Despite ‘Total Buy-In’ From Parents and Pols, Adams Administration Sits on School’s Open Street Request
Parents at the Lower Manhattan Community Middle School did everything right.
They exhaustively documented the dangers their children face on the street outside their Financial District school, where rampant illegal parking on sidewalks forces kids to walk in the street amid a parade of construction vehicles and delivery trucks.
They obtained hundreds of signatures on petitions calling for the city to restrict traffic on the street during school days to keep kids safe.
They won support for their proposal from their local city Council member and community board.
And yet, more than eight months since the school applied for the Department of Transportation open streets program, the application remains in bureaucratic limbo, with DOT neither approving nor denying it, despite the department’s oft-touted commitment to improving street safety around schools.
“We are in ongoing discussions with the school, NYPD, and other stakeholders to explore safety enhancements for this block,” DOT spokesman Vin Barone told Streetsblog. He did not answer questions about why the agency has not acted on the application or whether it might this upcoming school year, which begins Thursday.
And the NYPD, after previously expressing concern about the impact on traffic, is staying mum about its position. “We anticipate a meeting in the near future with the Department of Transportation, Counterterrorism Division, First Precinct and Community Board to discuss this issue,” a police spokesperson said, declining to answer whether the department supports or opposes the proposed open street.
The situation highlights a key problem hampering the city’s struggling open streets for schools initiative. Participation in the program — meant to give students more outdoor space safe from car traffic — plummeted in the spring, leaving only a few dozen schools participating out of thousands in the city. That has made New York City an outlier compared to other cities worldwide, which have aggressively pedestrianized streets near schools in recent years to protect children from traffic violence and air pollution.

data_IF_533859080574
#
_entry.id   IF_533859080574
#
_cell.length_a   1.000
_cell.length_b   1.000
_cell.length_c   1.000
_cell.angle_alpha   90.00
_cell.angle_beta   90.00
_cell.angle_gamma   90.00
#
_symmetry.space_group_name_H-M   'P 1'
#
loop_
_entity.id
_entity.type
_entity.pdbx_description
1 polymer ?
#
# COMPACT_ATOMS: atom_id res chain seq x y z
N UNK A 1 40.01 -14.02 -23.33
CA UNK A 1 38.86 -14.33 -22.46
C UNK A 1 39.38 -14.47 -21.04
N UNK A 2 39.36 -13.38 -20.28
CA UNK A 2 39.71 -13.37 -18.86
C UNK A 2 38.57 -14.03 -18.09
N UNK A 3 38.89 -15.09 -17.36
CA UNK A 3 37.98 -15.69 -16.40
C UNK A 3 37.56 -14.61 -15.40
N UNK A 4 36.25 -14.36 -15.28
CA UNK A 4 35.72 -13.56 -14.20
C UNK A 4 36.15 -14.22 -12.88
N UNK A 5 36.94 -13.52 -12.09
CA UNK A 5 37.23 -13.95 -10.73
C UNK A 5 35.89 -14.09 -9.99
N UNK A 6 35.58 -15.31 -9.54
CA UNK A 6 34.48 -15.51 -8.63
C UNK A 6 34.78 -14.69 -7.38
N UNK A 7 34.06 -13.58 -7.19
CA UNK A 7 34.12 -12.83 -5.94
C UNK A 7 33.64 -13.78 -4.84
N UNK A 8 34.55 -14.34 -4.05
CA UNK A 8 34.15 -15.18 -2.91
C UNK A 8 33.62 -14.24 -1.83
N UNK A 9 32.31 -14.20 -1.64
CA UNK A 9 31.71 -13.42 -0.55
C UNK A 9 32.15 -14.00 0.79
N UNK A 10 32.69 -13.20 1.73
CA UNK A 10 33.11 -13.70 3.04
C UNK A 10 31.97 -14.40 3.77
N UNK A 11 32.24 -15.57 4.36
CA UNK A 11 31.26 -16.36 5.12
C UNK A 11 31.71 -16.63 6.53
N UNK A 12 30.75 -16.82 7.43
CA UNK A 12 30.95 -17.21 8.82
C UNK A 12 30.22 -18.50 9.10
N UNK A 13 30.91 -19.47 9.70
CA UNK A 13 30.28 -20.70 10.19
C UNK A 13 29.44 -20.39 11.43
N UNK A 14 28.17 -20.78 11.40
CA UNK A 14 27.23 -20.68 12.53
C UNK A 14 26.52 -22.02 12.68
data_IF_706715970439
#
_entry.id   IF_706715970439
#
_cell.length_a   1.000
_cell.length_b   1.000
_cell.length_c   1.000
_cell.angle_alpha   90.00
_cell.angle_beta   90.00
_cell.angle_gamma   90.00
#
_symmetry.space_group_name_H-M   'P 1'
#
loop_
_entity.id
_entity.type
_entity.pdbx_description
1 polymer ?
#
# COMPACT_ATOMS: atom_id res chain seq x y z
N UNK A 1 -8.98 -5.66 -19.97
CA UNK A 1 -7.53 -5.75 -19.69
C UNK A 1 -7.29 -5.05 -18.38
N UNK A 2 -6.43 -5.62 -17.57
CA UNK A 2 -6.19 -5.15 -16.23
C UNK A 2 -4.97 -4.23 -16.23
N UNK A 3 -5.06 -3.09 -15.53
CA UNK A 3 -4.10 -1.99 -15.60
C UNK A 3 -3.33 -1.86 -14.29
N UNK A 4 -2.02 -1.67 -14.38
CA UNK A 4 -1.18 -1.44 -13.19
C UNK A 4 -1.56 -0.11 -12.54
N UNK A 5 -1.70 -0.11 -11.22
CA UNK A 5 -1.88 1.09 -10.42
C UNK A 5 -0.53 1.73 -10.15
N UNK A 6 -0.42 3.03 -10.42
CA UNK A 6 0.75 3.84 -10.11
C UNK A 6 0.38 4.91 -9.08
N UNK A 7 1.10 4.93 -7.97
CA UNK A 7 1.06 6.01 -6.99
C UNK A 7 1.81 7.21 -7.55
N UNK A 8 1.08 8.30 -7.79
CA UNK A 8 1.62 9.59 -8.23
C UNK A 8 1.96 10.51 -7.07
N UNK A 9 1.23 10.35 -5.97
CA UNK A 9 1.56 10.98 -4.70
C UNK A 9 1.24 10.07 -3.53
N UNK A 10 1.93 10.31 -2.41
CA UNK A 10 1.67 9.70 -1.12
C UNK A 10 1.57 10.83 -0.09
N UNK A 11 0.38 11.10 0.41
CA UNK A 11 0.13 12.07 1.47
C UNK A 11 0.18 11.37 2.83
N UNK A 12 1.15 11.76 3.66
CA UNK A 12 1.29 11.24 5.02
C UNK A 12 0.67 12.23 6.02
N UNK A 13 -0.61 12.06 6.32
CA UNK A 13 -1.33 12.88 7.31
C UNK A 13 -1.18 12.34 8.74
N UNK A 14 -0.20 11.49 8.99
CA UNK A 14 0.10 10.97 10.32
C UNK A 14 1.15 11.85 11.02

To explain its anemic open streets for schools initiative, DOT has pointed previously to the fact that the program is voluntary: schools must opt in to it. But as the Lower Manhattan Community Middle School saga makes clear, bureaucratic inaction may still stand in the way, even when schools are eager to participate.
“We had total buy-in,” said Mar Fitzgerald, a parent who has spearheaded the school’s open street campaign. “DOT is just ignoring us. No explanation. Unresponsive to inquiries.”
Fitzgerald said she quickly recognized the dicey conditions on New Street, where the school is located, when her daughter began sixth grade there last fall.
There were flatbed trucks pulling up onto narrow sidewalks. There were garbage trucks crushing debris from a nearby construction site in the middle in the street, sending plumes of dust into the air. One video shared with Streetsblog by parent Marc Walkow (below) shows a forklift driving the wrong way down a one-way street, narrowly passing children walking the other way. Walkow said he’s never seen a school crossing guard on site.
Parents feared for their kids. Some of the kids feared for themselves too.
“Once me and my dad were walking, and this truck kind of swerved in front of us and got really close to us,” said Walkow’s daughter, Annabel, a seventh grader at the school. “It was really scary.”